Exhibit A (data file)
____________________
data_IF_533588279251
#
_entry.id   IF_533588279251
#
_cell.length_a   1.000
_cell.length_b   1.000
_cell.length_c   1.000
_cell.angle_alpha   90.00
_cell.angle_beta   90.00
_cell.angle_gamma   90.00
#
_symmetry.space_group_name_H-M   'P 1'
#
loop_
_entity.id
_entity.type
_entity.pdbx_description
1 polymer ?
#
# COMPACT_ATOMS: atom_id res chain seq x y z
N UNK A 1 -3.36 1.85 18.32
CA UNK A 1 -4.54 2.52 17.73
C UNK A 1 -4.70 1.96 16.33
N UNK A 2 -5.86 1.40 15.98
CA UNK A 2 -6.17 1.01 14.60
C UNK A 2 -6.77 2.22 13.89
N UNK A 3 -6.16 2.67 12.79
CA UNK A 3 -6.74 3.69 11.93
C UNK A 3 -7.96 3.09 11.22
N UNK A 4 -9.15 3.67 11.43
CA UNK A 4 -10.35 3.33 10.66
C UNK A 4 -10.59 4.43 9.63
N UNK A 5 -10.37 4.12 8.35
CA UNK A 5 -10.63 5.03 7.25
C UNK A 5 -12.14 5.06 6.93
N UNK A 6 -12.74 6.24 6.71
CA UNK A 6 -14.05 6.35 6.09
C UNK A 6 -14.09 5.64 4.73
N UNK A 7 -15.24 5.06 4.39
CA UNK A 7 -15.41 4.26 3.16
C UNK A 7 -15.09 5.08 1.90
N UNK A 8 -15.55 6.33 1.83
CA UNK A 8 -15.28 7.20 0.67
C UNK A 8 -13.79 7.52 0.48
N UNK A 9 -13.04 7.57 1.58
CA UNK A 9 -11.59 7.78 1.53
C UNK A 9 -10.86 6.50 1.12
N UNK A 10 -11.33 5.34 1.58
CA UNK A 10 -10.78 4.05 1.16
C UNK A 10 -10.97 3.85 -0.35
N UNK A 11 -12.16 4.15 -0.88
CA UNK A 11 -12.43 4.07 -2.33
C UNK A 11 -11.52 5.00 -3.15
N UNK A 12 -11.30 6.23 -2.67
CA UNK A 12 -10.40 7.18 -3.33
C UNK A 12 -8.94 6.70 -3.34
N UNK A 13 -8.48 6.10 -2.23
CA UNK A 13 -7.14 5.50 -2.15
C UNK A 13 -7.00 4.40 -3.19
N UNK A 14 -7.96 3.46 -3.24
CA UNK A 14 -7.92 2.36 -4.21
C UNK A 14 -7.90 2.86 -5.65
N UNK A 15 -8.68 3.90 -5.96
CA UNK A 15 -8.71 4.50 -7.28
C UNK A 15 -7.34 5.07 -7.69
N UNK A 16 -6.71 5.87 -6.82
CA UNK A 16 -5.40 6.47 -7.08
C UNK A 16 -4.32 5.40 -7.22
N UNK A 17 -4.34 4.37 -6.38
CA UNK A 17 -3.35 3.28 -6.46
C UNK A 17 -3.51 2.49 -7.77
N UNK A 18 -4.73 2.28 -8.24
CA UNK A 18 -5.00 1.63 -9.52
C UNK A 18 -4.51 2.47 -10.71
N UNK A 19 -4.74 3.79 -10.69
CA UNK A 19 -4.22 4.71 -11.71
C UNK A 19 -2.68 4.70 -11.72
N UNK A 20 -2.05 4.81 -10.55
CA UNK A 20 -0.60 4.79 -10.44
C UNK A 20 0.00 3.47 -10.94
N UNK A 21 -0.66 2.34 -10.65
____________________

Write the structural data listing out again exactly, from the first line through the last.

data_IF_533588279251
#
_entry.id   IF_533588279251
#
_cell.length_a   1.000
_cell.length_b   1.000
_cell.length_c   1.000
_cell.angle_alpha   90.00
_cell.angle_beta   90.00
_cell.angle_gamma   90.00
#
_symmetry.space_group_name_H-M   'P 1'
#
loop_
_entity.id
_entity.type
_entity.pdbx_description
1 polymer ?
#
# COMPACT_ATOMS: atom_id res chain seq x y z
N UNK A 1 -3.36 1.85 18.32
CA UNK A 1 -4.54 2.52 17.73
C UNK A 1 -4.70 1.96 16.33
N UNK A 2 -5.86 1.40 15.98
CA UNK A 2 -6.17 1.01 14.60
C UNK A 2 -6.77 2.22 13.89
N UNK A 3 -6.16 2.67 12.79
CA UNK A 3 -6.74 3.69 11.93
C UNK A 3 -7.96 3.09 11.22
N UNK A 4 -9.15 3.67 11.43
CA UNK A 4 -10.35 3.33 10.66
C UNK A 4 -10.59 4.43 9.63
N UNK A 5 -10.37 4.12 8.35
CA UNK A 5 -10.63 5.03 7.25
C UNK A 5 -12.14 5.06 6.93
N UNK A 6 -12.74 6.24 6.71
CA UNK A 6 -14.05 6.35 6.09
C UNK A 6 -14.09 5.64 4.73
N UNK A 7 -15.24 5.06 4.39
CA UNK A 7 -15.41 4.26 3.16
C UNK A 7 -15.09 5.08 1.90
N UNK A 8 -15.55 6.33 1.83
CA UNK A 8 -15.28 7.20 0.67
C UNK A 8 -13.79 7.52 0.48
N UNK A 9 -13.04 7.57 1.58
CA UNK A 9 -11.59 7.78 1.53
C UNK A 9 -10.86 6.50 1.12
N UNK A 10 -11.33 5.34 1.58
CA UNK A 10 -10.78 4.05 1.16
C UNK A 10 -10.97 3.85 -0.35
N UNK A 11 -12.16 4.15 -0.88
CA UNK A 11 -12.43 4.07 -2.33
C UNK A 11 -11.52 5.00 -3.15
N UNK A 12 -11.30 6.23 -2.67
CA UNK A 12 -10.40 7.18 -3.33
C UNK A 12 -8.94 6.70 -3.34
N UNK A 13 -8.48 6.10 -2.23
CA UNK A 13 -7.14 5.50 -2.15
C UNK A 13 -7.00 4.40 -3.19
N UNK A 14 -7.96 3.46 -3.24
CA UNK A 14 -7.92 2.36 -4.21
C UNK A 14 -7.90 2.86 -5.65
N UNK A 15 -8.68 3.90 -5.96
CA UNK A 15 -8.71 4.50 -7.28
C UNK A 15 -7.34 5.07 -7.69
N UNK A 16 -6.71 5.87 -6.82
CA UNK A 16 -5.40 6.47 -7.08
C UNK A 16 -4.32 5.40 -7.22
N UNK A 17 -4.34 4.37 -6.38
CA UNK A 17 -3.35 3.28 -6.46
C UNK A 17 -3.51 2.49 -7.77
N UNK A 18 -4.73 2.28 -8.24
CA UNK A 18 -5.00 1.63 -9.52
C UNK A 18 -4.51 2.47 -10.71
N UNK A 19 -4.74 3.79 -10.69
CA UNK A 19 -4.22 4.71 -11.71
C UNK A 19 -2.68 4.70 -11.72
N UNK A 20 -2.05 4.81 -10.55
CA UNK A 20 -0.60 4.79 -10.44
C UNK A 20 0.00 3.47 -10.94
N UNK A 21 -0.66 2.34 -10.65